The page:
I recently watched the first episode of the new BBC Four documentary “Power to the People“, which in my view highlights really well the issues and problems facing the UK’s electricity supply.

The show concentrates on one of SSE’s coal stations and one of its wind farms, emphasising the differences in pressures between the two. On the one hand, the wind farm’s chief concerns are paying back the large capital expenditure (which it no doubt will over time), and what to do when the wind isn’t blowing. Meanwhile, the coal station is (rightly!) under pressure to be clean through measures like Carbon Capture and Storage, or to shut down completely if it can’t do that.

Now of course these dirty, polluting plants need to be closed if we want to have a hope of combating climate change and pollutant-related illness, but there is a huge question of where we get our electricity from when these stations shut down. As it stands (whilst I’m writing this on a Saturday evening in November), coal stations are contributing 26% of our nation’s electricity, and natural gas meanwhile is contributing 36% (click here to see what’s happening right now for yourself). A notable amount of our coal stations will be closed in the near future, and whilst natural gas isn’t quite as bad for the environment as coal, it is still a fossil fuel that we must stop using as soon as possible.

Ferrybridge Power StationWhat can we do instead though? Currently (again, whilst I’m writing this), wind is contributing a paltry 6% to the country’s electricity supply, and biomass 5% (solar is 0% as it’s night time!). On a national level we clearly need more wind, biomass and solar electricity sources to help make up the shortfall when the fossil plants are shut down, but the gap to fill is massive. Nuclear is the other option but, regardless of whether you are for or against nuclear power, its contribution to the national supply will also reduce in coming years as the older plants are closed.

So how can we help to keep the lights on and do so in a sustainable way? Jeremy Corbyn and Lisa Nandy (shadow energy secretary) have laid out one way; that of democratising energy and encouraging local communities to own their own clean energy generation, plus of course encouraging domestic generation like solar panels on roofs. This is a great idea that we already have some excellent examples of in Bristol, but we can have even more of it by encouraging growth through loans, grants and tax exemption/cuts.

It’s a real shame therefore that the government is attempting to kill off these small scale renewable energy projects. George Osborne has halted tax breaks, slashed subsidies, and put red tape in the way of these projects getting off the ground. I encourage everyone to get involved in the campaign by the Co-Operative Party to combat this assault on clean, local energy: http://act.party.coop/energy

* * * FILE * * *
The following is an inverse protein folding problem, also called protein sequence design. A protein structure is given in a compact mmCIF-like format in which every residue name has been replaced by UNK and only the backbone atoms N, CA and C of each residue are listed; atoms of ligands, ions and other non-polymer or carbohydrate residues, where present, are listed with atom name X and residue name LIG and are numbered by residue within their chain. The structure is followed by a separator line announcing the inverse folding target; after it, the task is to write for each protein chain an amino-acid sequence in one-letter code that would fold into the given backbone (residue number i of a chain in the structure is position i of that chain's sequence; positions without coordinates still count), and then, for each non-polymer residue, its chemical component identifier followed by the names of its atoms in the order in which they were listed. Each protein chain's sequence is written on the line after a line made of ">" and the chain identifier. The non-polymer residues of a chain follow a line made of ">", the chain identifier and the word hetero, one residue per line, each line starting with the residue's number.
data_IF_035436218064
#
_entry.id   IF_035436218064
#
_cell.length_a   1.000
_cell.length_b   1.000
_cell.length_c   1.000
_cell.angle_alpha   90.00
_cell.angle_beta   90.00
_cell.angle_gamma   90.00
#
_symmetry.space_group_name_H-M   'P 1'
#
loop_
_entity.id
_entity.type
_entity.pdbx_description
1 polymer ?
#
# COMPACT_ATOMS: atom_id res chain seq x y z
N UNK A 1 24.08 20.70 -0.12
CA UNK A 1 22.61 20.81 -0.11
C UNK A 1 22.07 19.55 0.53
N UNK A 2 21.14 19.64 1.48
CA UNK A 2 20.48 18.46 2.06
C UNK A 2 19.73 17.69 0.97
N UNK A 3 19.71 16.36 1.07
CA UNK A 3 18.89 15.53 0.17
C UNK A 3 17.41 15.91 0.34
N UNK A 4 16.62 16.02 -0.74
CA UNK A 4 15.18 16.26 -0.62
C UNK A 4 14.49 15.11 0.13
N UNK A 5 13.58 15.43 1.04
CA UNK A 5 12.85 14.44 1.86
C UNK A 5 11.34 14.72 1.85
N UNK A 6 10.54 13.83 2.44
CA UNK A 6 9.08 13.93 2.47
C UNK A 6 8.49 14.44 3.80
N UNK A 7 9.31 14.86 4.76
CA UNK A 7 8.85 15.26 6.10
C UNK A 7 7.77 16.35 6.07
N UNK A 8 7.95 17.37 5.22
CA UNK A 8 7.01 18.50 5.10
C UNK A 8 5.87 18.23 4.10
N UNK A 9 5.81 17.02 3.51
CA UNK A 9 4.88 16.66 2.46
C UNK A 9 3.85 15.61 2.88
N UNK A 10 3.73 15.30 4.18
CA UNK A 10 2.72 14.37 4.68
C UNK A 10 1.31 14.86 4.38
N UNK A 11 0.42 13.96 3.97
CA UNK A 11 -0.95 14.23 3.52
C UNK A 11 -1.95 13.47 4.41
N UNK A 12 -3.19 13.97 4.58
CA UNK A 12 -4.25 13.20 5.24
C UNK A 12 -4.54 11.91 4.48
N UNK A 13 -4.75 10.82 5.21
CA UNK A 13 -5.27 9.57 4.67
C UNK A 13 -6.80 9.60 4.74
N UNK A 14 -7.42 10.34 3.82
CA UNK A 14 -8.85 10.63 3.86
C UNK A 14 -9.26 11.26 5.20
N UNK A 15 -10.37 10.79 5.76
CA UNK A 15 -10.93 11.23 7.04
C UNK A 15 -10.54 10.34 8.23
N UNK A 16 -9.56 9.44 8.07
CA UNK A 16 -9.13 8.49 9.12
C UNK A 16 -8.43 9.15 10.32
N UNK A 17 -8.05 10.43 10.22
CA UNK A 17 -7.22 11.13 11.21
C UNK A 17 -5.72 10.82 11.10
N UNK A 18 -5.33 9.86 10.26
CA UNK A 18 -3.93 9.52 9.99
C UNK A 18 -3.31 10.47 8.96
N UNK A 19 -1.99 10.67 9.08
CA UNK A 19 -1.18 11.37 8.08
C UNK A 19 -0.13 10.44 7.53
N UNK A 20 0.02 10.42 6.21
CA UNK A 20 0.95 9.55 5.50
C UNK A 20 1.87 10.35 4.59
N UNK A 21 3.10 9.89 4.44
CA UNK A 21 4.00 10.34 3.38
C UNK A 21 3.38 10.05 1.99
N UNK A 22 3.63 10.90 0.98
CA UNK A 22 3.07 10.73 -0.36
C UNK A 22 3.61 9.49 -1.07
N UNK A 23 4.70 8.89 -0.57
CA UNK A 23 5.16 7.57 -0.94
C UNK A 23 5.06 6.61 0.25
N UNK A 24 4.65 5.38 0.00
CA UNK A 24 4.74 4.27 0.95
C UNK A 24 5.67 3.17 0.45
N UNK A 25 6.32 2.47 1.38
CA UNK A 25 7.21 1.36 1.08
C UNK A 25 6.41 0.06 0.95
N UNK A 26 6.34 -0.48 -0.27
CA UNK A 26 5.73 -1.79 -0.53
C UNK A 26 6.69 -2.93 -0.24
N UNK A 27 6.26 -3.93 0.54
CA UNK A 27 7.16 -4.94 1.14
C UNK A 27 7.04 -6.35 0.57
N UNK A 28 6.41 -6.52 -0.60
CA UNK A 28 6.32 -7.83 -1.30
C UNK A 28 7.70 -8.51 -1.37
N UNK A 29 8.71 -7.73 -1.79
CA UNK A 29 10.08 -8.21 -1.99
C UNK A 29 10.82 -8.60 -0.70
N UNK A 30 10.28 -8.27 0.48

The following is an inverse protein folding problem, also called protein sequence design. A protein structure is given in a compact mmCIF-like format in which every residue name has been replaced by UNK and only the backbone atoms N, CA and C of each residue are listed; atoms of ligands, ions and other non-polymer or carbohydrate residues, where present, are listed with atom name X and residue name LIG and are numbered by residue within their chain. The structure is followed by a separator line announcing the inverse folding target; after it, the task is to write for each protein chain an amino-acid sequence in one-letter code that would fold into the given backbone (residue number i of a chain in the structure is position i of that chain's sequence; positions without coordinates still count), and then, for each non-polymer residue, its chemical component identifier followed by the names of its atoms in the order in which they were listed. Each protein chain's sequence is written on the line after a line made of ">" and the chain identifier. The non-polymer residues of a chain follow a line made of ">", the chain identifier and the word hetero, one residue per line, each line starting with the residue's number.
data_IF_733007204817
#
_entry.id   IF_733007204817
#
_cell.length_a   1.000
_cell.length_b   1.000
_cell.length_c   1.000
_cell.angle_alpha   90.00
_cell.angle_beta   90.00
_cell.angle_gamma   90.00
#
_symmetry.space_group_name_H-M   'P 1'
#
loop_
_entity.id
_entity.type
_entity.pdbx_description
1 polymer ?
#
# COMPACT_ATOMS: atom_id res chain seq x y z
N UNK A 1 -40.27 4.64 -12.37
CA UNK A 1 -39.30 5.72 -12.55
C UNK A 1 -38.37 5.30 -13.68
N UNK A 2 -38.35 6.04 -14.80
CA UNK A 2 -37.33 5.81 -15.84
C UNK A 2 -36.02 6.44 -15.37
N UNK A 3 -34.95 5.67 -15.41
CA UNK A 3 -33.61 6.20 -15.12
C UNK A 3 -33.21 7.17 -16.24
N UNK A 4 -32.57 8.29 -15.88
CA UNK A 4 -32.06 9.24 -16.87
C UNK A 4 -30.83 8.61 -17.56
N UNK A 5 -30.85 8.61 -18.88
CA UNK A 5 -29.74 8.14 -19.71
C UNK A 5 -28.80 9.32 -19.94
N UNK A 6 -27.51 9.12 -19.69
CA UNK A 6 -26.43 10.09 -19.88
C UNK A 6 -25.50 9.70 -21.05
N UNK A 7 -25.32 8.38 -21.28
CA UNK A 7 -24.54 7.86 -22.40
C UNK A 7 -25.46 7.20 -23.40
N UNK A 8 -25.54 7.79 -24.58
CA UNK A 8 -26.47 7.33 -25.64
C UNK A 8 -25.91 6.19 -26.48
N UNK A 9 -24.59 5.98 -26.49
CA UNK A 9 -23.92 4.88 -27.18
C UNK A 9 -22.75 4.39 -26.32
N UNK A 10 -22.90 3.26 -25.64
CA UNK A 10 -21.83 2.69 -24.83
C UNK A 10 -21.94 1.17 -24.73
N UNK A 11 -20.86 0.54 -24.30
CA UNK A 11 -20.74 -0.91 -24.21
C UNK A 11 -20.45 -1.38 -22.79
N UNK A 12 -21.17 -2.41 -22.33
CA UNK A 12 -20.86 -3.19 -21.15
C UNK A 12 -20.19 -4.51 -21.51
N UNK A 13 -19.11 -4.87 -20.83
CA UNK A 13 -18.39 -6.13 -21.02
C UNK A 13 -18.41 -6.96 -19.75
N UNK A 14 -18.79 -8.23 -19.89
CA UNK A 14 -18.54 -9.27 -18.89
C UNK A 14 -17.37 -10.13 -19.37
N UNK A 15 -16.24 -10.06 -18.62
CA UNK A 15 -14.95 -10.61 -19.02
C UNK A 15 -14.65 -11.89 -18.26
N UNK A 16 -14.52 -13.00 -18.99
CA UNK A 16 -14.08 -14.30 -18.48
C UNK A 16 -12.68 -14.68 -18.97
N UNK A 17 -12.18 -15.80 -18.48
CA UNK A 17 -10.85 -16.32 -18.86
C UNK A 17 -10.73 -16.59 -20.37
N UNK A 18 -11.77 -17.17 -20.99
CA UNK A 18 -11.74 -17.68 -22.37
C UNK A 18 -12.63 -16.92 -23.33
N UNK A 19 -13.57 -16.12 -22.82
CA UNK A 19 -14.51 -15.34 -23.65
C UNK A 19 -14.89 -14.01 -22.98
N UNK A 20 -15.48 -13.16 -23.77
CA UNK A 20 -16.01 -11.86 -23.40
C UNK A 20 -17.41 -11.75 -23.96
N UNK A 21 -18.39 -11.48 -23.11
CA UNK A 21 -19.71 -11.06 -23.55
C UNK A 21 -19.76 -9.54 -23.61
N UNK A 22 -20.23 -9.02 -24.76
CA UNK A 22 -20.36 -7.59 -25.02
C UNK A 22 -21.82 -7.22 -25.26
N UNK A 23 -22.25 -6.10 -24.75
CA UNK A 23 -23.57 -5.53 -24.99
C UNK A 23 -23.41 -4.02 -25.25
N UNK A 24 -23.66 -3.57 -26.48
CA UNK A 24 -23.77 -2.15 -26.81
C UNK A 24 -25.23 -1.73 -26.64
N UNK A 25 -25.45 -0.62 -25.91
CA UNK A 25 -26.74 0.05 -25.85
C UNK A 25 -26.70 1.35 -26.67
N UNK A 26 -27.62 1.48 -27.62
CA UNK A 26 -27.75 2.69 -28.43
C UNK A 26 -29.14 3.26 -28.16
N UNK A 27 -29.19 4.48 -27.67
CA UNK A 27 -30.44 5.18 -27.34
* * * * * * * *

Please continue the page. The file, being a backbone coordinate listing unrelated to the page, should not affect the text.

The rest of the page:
On which note it’s great to see that the Bristol Energy project is nearly at fruition, which will prioritise social equality and renewable sources to meet the demands of both the consumers in our city and of the environment.

Another way in which we can help to combat the energy crisis, and to save money in the process, is by saving electricity. Better insulation, more efficient boilers, energy efficient lightbulbs and many more can all save pounds and stop pollutants at the same time. I was dismayed therefore when the Warm Up Bristol scheme nearly collapsed, and am very happy to see it back up and running under the council’s stewardship. We need more of these schemes with government, EU and council support.

A key downside to the ever-decreasing margin between electricity supply and demand in our country is the increasing prevalence of dirty Short Term Operating Reserve (STOR) sites, which are run when the national grid is really pushed for generation sources. These are usually diesel generators or gas turbines and are often close to local communities. There are currently five plans for such sites within Bristol or nearby and all of these, if they go ahead, will not only contribute to climate change but will pump pollutants into the local area and adversely affect people’s health. Residents Against Dirty Energy (RADE) has been set up to combat these STOR sites, and is doing a great job so far. Find out more at their website http://radebristol.com/ and Facebook group.

Overall, my prevailing impression of the documentary was that it showed to me the ludicracy of the country’s energy market, where private companies seek to make massive profits whilst damaging the environment, cutting much needed maintenance, and hitting consumers’ wallets hard. We should unite to combat this situation in the name of sustainability, economy and social justice.

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